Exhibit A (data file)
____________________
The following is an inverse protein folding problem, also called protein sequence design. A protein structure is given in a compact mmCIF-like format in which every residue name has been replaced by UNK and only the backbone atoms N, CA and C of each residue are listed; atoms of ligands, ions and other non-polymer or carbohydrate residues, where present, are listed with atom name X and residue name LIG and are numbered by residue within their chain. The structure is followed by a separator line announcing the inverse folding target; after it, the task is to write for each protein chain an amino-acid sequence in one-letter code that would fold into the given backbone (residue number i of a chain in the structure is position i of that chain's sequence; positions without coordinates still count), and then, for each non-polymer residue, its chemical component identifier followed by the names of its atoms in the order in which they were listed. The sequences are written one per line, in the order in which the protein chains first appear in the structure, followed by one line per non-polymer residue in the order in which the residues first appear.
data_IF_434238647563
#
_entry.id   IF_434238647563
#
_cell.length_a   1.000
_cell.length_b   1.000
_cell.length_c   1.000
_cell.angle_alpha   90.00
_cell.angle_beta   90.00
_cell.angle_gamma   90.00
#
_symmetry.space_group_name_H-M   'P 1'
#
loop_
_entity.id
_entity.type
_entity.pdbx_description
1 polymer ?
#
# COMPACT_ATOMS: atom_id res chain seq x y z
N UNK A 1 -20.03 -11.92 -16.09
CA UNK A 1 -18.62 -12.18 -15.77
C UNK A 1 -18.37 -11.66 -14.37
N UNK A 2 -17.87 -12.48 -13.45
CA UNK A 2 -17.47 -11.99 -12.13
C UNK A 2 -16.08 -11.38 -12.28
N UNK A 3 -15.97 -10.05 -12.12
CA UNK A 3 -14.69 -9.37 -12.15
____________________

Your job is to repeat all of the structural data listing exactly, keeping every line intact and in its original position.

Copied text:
The following is an inverse protein folding problem, also called protein sequence design. A protein structure is given in a compact mmCIF-like format in which every residue name has been replaced by UNK and only the backbone atoms N, CA and C of each residue are listed; atoms of ligands, ions and other non-polymer or carbohydrate residues, where present, are listed with atom name X and residue name LIG and are numbered by residue within their chain. The structure is followed by a separator line announcing the inverse folding target; after it, the task is to write for each protein chain an amino-acid sequence in one-letter code that would fold into the given backbone (residue number i of a chain in the structure is position i of that chain's sequence; positions without coordinates still count), and then, for each non-polymer residue, its chemical component identifier followed by the names of its atoms in the order in which they were listed. The sequences are written one per line, in the order in which the protein chains first appear in the structure, followed by one line per non-polymer residue in the order in which the residues first appear.
data_IF_434238647563
#
_entry.id   IF_434238647563
#
_cell.length_a   1.000
_cell.length_b   1.000
_cell.length_c   1.000
_cell.angle_alpha   90.00
_cell.angle_beta   90.00
_cell.angle_gamma   90.00
#
_symmetry.space_group_name_H-M   'P 1'
#
loop_
_entity.id
_entity.type
_entity.pdbx_description
1 polymer ?
#
# COMPACT_ATOMS: atom_id res chain seq x y z
N UNK A 1 -20.03 -11.92 -16.09
CA UNK A 1 -18.62 -12.18 -15.77
C UNK A 1 -18.37 -11.66 -14.37
N UNK A 2 -17.87 -12.48 -13.45
CA UNK A 2 -17.47 -11.99 -12.13
C UNK A 2 -16.08 -11.38 -12.28
N UNK A 3 -15.97 -10.05 -12.12
CA UNK A 3 -14.69 -9.37 -12.15